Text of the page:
The bosses come in 2 varieties: Sword swinging, armor-clad morons and specters that fly around and shoot at you. Sometimes the armor-clad morons shoot things at you, but every boss is the same. Save for your final encounter, which is just inexplicably bizarre. I won’t spoil anything when I say the final boss of the main quest is an egg. Yes, a giant laser-shooting egg.

    Read that again.

    A laser-shooting egg. As in an egg that shoots large beams of refracted light.

    So after 4 hours, the goblins were 1 hit killing me (because I was putting all my stat points into “strength”), and I got frustrated, so I started over. 4 hours and 20 minutes into my new game, I put it down. I had completely finished it, save for the one optional side quest…which, after completion of the game turns into the main quest. In the 4 hours I put into my second file, I hit level 51 as I was finishing the game. For those who aren’t math inclined, that was about… 12 levels an hour. That’s a high rate of leveling – which made the stat boosts important, but annoying that every 4 minutes I had to open my status screen and distribute points.

    If I had persevered in my original file, I would have made it to the final boss, and cleared him out, had I been careful. I had, at that point, become adept at dodging projectiles, as they would clear me out in two hits. What I am trying to say is that the game is short.

    I did find there was a “Hard” mode to unlock as I was tooling around some of the other dungeons a second time, but it’s so freaking impossible, you’d better have a crapload of money stored for elixirs. There is an online mode as well, but I, for the life of me, could never connect to any games. I tried at my house, my dad’s house, my friends apartment, Panera, but I could never get any kind of connection despite having a signal strength more potent than Hercules.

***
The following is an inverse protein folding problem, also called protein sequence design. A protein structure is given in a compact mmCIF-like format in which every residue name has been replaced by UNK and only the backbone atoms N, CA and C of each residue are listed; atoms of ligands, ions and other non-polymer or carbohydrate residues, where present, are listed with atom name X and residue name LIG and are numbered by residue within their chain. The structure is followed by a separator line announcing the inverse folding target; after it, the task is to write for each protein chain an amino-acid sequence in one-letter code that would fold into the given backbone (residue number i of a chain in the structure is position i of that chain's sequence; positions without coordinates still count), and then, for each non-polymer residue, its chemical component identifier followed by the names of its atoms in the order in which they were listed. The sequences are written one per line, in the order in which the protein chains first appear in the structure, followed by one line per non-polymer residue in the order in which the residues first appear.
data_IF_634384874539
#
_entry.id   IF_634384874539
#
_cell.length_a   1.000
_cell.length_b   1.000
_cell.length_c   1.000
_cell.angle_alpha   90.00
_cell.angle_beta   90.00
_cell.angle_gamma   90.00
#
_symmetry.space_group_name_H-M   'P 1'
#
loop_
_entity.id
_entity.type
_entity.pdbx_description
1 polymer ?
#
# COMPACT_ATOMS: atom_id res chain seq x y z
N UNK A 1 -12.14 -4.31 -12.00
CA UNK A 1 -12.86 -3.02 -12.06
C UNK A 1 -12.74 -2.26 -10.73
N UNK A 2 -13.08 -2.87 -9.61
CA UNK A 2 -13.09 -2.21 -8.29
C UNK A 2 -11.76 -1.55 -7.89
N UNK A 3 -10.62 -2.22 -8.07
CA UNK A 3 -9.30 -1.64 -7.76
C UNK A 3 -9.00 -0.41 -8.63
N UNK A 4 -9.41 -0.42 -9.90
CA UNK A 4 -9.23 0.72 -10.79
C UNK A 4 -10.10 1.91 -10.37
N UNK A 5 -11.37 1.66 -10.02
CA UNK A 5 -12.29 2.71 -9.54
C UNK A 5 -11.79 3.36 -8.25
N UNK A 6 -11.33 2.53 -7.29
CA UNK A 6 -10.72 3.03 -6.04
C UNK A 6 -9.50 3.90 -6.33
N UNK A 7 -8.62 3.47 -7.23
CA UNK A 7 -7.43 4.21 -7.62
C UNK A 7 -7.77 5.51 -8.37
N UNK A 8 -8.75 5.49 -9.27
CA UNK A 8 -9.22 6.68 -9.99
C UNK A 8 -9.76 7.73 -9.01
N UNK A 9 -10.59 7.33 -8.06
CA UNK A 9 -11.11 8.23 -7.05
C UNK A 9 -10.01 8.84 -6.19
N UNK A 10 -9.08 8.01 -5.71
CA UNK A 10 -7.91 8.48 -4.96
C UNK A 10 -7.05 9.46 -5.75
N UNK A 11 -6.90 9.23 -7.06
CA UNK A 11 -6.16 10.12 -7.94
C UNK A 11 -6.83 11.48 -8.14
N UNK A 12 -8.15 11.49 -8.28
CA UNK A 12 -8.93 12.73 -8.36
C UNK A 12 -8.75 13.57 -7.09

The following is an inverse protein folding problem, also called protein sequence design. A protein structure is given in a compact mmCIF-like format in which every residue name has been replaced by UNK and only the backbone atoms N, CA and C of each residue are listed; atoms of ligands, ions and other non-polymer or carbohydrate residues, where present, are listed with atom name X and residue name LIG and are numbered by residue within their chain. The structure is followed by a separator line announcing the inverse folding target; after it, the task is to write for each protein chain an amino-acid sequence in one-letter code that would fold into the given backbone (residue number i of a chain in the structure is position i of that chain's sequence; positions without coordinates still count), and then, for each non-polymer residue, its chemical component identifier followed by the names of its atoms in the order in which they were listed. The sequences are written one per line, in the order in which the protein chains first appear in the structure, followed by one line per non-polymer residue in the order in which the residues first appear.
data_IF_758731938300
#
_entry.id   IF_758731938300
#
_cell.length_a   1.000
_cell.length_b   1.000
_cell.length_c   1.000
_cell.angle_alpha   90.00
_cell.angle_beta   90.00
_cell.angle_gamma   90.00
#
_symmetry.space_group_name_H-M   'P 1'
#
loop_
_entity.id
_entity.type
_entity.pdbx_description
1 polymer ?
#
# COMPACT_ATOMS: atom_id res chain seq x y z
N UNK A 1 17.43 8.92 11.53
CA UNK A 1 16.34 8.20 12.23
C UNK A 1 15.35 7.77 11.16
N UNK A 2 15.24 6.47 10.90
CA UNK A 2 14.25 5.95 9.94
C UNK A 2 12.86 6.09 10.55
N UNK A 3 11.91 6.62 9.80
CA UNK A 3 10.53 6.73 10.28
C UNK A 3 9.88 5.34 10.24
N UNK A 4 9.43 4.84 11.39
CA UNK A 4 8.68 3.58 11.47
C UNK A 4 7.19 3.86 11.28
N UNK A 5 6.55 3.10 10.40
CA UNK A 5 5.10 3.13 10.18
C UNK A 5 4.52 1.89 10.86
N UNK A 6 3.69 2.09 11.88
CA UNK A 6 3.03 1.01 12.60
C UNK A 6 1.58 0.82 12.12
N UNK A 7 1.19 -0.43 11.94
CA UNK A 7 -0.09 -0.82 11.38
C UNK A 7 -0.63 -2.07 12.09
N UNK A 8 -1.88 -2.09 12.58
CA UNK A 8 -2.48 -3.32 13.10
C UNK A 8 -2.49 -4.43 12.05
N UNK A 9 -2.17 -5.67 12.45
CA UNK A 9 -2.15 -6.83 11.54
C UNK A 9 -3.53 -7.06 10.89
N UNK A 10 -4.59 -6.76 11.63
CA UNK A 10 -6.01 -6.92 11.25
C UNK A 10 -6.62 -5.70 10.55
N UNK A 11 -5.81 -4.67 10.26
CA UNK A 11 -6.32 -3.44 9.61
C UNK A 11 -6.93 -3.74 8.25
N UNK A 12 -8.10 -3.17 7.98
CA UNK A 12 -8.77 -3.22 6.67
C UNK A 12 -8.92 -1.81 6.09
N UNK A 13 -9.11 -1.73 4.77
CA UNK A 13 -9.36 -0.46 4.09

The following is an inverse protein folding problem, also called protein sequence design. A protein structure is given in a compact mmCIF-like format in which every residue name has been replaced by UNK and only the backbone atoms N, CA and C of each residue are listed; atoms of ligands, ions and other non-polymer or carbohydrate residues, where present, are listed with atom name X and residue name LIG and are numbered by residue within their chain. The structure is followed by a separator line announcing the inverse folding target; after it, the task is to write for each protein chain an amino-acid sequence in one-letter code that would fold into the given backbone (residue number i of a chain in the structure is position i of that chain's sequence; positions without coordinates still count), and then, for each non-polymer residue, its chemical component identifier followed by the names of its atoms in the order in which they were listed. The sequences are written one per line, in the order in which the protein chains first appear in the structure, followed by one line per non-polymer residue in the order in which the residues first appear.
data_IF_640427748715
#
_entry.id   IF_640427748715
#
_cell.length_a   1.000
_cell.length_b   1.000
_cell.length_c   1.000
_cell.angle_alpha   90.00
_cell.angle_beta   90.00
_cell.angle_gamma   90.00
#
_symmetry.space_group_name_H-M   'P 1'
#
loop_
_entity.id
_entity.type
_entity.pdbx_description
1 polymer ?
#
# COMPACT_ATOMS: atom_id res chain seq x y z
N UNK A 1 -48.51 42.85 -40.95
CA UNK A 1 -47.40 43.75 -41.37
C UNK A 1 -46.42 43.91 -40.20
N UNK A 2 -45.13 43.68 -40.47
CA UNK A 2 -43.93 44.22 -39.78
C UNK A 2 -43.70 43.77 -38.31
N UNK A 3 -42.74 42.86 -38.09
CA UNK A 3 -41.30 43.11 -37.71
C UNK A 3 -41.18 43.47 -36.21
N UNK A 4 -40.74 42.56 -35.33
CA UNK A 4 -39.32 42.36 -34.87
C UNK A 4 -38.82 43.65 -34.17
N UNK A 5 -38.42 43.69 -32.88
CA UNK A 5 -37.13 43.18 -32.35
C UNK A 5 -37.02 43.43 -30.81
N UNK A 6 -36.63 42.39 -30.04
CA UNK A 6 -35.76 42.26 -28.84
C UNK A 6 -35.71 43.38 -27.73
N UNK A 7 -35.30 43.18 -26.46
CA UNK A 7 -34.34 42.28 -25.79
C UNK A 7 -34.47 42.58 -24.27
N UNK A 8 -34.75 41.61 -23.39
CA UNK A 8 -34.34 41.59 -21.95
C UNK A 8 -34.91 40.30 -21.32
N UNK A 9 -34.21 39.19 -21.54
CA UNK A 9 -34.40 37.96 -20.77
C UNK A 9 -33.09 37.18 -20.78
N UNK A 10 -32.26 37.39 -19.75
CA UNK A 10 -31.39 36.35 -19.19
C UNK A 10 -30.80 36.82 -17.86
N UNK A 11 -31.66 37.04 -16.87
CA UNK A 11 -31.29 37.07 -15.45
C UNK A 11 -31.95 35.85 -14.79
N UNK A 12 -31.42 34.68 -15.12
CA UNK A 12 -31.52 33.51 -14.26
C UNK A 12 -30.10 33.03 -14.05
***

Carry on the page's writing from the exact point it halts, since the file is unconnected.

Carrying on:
The graphics are… well, it’s like I took the aforementioned sandpaper and rubbed it all over the bottom screen of my DS. Everything was blurry and hard to differentiate. The characters looked the same – I was able to find people in the main town, Confine, by their location rather than how they or their shops looked. Even my character looked like a goofy pile of pixels.

    The sound quality isn’t horrible. However, before I played this, I played Final Fantasy: Rings of Fates, and was amused that they had voice acting. In this game, there’s the familiar high-pitched whir of speeding text boxes. And odd grunts during the frame story, which has an old goblin telling young goblins the story of the game, I suppose. I have no idea, though; as it didn’t really tie to the main story in any way I could tell.